For the second time, Baker was the victor. He won the January 2014 event. The score is now USA 2, EUROPE 1. Nice going Brad.
This program, courtesy of the Motorcycle Industry Council supports female powersports entrepreneurs with great ideas for new products and services. It will teach how to create successful business plans that may have an opportunity to present, in person, to influential leaders in the powersports industry. Applications available at or Cam Arnold at Application deadline is February 12, 2016.
According to a recent survey by the Motorcycle Industry Council, 14 % of the motorcycle riders in the U.S are women. The median age for women is 39 and 48 for men. 49% do their own mechanics or have assistance from a friend. 49% are married (that explains the previousus sentence). 47% have a college or post graduate degree. You can read more on or if you are  MIC member you can get the survey for free. Non members $12.00.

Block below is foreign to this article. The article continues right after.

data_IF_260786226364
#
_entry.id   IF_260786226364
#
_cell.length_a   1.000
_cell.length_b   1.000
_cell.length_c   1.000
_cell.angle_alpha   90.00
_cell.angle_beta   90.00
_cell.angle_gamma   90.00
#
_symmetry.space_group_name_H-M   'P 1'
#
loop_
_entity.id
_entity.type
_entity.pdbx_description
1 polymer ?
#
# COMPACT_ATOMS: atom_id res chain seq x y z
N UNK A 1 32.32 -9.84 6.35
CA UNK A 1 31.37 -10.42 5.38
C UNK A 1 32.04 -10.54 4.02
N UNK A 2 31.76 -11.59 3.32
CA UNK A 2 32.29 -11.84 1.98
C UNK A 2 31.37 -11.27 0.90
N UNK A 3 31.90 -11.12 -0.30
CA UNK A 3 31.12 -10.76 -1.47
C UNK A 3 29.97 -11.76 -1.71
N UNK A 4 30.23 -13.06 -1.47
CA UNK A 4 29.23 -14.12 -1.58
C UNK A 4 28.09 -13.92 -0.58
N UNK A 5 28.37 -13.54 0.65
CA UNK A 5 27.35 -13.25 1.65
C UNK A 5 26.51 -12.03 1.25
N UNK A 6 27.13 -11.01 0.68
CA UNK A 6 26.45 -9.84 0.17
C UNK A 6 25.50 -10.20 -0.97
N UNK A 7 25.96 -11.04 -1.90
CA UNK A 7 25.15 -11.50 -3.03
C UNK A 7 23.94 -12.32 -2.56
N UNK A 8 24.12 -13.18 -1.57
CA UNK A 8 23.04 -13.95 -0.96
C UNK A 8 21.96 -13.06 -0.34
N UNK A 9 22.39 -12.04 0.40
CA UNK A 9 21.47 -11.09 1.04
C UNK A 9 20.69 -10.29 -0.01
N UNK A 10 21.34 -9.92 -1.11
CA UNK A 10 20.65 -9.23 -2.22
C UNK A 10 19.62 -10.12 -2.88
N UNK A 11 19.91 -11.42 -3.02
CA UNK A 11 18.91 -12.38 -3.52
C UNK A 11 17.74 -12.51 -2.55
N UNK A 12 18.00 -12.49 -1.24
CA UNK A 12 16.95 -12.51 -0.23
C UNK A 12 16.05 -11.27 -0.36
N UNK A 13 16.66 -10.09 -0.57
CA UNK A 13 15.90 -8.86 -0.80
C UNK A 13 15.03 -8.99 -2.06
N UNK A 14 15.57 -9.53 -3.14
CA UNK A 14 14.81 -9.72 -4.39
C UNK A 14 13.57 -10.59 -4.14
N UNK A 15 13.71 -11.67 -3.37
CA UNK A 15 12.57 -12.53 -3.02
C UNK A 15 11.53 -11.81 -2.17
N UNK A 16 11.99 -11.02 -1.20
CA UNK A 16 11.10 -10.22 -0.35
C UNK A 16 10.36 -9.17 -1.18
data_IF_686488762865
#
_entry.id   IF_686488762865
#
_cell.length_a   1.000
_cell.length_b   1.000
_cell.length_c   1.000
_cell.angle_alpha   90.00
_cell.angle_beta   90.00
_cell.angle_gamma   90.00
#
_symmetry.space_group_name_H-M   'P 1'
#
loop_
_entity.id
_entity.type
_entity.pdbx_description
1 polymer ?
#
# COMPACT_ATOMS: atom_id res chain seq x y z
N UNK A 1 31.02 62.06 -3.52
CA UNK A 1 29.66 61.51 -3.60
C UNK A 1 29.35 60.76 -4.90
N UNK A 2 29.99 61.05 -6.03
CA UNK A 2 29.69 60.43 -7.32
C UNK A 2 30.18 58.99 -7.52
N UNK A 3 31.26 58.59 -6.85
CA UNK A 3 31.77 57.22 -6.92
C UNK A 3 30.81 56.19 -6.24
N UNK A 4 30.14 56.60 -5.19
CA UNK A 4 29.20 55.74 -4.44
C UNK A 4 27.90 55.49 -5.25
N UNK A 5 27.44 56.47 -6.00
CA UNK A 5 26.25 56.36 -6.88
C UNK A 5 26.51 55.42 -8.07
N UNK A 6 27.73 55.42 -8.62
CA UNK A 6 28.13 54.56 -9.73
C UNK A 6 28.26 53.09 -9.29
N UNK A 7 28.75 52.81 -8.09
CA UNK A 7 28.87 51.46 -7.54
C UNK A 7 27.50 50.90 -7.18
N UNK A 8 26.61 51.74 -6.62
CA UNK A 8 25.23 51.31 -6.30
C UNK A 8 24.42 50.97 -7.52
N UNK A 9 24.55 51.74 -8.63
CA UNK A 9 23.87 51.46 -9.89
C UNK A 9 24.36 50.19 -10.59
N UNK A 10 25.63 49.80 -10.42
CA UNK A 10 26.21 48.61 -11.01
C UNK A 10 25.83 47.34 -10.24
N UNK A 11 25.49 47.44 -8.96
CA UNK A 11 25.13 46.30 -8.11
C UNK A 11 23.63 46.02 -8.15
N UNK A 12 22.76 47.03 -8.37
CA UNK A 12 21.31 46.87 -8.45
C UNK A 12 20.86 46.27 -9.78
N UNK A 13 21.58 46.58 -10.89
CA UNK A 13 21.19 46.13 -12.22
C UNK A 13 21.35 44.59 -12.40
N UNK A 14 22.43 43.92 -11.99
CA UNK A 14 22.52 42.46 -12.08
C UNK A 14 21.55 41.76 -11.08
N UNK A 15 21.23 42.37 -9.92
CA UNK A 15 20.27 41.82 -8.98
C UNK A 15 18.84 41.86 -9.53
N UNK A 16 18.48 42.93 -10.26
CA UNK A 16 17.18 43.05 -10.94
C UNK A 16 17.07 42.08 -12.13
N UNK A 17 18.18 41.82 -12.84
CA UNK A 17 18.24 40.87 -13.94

Saturday, January 9th is the opening race at Del Mar. There will be a memory wall and they are hoping people will contribute their photos and a brief story about the track.
The following day, January 10 is more racing. Take a look at the flyer attached to see the interesting events.
If you are looking for a last minute gift. How about a little nostalgia. And at 25% off. Take a look at what they have to offer at  Enter code  HOHOHO for your discount.
L-Capital, the private equity firm of LVMH is in negotiations for a reported $25 million. The firm is responsible for companies like Louis Vuitton and Moet. Dues has made itS mark in hipster, surf, retro and custom motorcycles and presently have locations in Los Angeles, Sydney, Bali and Milan.